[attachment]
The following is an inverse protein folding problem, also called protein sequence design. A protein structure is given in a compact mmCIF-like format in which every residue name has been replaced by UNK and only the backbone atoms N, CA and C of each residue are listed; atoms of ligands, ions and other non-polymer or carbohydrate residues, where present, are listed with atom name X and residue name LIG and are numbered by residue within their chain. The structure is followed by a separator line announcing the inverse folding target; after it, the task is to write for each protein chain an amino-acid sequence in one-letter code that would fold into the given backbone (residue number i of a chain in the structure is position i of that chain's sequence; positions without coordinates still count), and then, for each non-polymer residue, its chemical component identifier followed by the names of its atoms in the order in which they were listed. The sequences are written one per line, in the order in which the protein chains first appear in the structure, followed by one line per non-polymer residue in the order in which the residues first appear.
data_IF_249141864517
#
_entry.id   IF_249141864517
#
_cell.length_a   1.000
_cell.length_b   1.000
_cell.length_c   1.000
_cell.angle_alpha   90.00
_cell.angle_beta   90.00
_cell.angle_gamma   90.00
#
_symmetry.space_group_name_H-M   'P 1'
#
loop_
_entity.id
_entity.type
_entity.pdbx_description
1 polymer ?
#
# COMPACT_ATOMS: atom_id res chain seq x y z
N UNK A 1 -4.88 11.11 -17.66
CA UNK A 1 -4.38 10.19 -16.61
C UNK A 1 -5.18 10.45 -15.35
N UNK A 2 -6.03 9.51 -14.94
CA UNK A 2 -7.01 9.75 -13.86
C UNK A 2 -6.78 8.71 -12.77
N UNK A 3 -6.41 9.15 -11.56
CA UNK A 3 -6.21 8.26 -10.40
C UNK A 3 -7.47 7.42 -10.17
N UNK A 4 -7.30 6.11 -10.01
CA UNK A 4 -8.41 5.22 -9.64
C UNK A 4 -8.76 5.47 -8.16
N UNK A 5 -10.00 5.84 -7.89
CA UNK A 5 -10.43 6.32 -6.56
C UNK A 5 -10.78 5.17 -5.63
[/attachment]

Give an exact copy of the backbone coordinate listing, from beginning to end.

The following is an inverse protein folding problem, also called protein sequence design. A protein structure is given in a compact mmCIF-like format in which every residue name has been replaced by UNK and only the backbone atoms N, CA and C of each residue are listed; atoms of ligands, ions and other non-polymer or carbohydrate residues, where present, are listed with atom name X and residue name LIG and are numbered by residue within their chain. The structure is followed by a separator line announcing the inverse folding target; after it, the task is to write for each protein chain an amino-acid sequence in one-letter code that would fold into the given backbone (residue number i of a chain in the structure is position i of that chain's sequence; positions without coordinates still count), and then, for each non-polymer residue, its chemical component identifier followed by the names of its atoms in the order in which they were listed. The sequences are written one per line, in the order in which the protein chains first appear in the structure, followed by one line per non-polymer residue in the order in which the residues first appear.
data_IF_249141864517
#
_entry.id   IF_249141864517
#
_cell.length_a   1.000
_cell.length_b   1.000
_cell.length_c   1.000
_cell.angle_alpha   90.00
_cell.angle_beta   90.00
_cell.angle_gamma   90.00
#
_symmetry.space_group_name_H-M   'P 1'
#
loop_
_entity.id
_entity.type
_entity.pdbx_description
1 polymer ?
#
# COMPACT_ATOMS: atom_id res chain seq x y z
N UNK A 1 -4.88 11.11 -17.66
CA UNK A 1 -4.38 10.19 -16.61
C UNK A 1 -5.18 10.45 -15.35
N UNK A 2 -6.03 9.51 -14.94
CA UNK A 2 -7.01 9.75 -13.86
C UNK A 2 -6.78 8.71 -12.77
N UNK A 3 -6.41 9.15 -11.56
CA UNK A 3 -6.21 8.26 -10.40
C UNK A 3 -7.47 7.42 -10.17
N UNK A 4 -7.30 6.11 -10.01
CA UNK A 4 -8.41 5.22 -9.64
C UNK A 4 -8.76 5.47 -8.16
N UNK A 5 -10.00 5.84 -7.89
CA UNK A 5 -10.43 6.32 -6.56
C UNK A 5 -10.78 5.17 -5.63